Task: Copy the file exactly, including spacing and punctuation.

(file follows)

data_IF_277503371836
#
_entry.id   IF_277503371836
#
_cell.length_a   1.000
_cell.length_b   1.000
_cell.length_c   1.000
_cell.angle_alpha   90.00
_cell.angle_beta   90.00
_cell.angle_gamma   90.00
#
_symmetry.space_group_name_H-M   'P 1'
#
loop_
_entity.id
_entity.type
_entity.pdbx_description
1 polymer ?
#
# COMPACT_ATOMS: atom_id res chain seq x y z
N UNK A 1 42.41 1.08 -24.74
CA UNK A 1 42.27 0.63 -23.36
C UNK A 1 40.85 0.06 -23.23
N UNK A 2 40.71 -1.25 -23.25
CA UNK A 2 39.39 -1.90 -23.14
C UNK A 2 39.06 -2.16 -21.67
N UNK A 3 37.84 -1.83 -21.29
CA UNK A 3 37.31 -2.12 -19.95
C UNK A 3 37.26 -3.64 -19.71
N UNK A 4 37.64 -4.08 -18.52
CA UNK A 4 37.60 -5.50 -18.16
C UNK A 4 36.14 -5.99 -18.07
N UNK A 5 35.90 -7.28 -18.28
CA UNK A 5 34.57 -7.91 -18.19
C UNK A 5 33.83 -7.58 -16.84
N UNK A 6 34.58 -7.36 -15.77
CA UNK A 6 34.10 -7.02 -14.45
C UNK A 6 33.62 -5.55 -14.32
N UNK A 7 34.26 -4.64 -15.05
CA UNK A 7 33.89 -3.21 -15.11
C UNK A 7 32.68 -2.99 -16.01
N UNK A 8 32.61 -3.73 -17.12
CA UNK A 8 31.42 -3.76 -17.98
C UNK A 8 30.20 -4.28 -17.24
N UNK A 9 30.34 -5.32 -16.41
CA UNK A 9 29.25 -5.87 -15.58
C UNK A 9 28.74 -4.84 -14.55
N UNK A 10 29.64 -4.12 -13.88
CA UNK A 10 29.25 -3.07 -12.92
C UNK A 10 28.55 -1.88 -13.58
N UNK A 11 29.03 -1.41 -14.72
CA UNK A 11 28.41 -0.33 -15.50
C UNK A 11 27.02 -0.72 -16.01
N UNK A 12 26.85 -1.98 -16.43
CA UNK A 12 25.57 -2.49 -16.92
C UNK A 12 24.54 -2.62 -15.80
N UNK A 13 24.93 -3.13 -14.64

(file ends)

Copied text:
data_IF_277503371836
#
_entry.id   IF_277503371836
#
_cell.length_a   1.000
_cell.length_b   1.000
_cell.length_c   1.000
_cell.angle_alpha   90.00
_cell.angle_beta   90.00
_cell.angle_gamma   90.00
#
_symmetry.space_group_name_H-M   'P 1'
#
loop_
_entity.id
_entity.type
_entity.pdbx_description
1 polymer ?
#
# COMPACT_ATOMS: atom_id res chain seq x y z
N UNK A 1 42.41 1.08 -24.74
CA UNK A 1 42.27 0.63 -23.36
C UNK A 1 40.85 0.06 -23.23
N UNK A 2 40.71 -1.25 -23.25
CA UNK A 2 39.39 -1.90 -23.14
C UNK A 2 39.06 -2.16 -21.67
N UNK A 3 37.84 -1.83 -21.29
CA UNK A 3 37.31 -2.12 -19.95
C UNK A 3 37.26 -3.64 -19.71
N UNK A 4 37.64 -4.08 -18.52
CA UNK A 4 37.60 -5.50 -18.16
C UNK A 4 36.14 -5.99 -18.07
N UNK A 5 35.90 -7.28 -18.28
CA UNK A 5 34.57 -7.91 -18.19
C UNK A 5 33.83 -7.58 -16.84
N UNK A 6 34.58 -7.36 -15.77
CA UNK A 6 34.10 -7.02 -14.45
C UNK A 6 33.62 -5.55 -14.32
N UNK A 7 34.26 -4.64 -15.05
CA UNK A 7 33.89 -3.21 -15.11
C UNK A 7 32.68 -2.99 -16.01
N UNK A 8 32.61 -3.73 -17.12
CA UNK A 8 31.42 -3.76 -17.98
C UNK A 8 30.20 -4.28 -17.24
N UNK A 9 30.34 -5.32 -16.41
CA UNK A 9 29.25 -5.87 -15.58
C UNK A 9 28.74 -4.84 -14.55
N UNK A 10 29.64 -4.12 -13.88
CA UNK A 10 29.25 -3.07 -12.92
C UNK A 10 28.55 -1.88 -13.58
N UNK A 11 29.03 -1.41 -14.72
CA UNK A 11 28.41 -0.33 -15.50
C UNK A 11 27.02 -0.72 -16.01
N UNK A 12 26.85 -1.98 -16.43
CA UNK A 12 25.57 -2.49 -16.92
C UNK A 12 24.54 -2.62 -15.80
N UNK A 13 24.93 -3.13 -14.64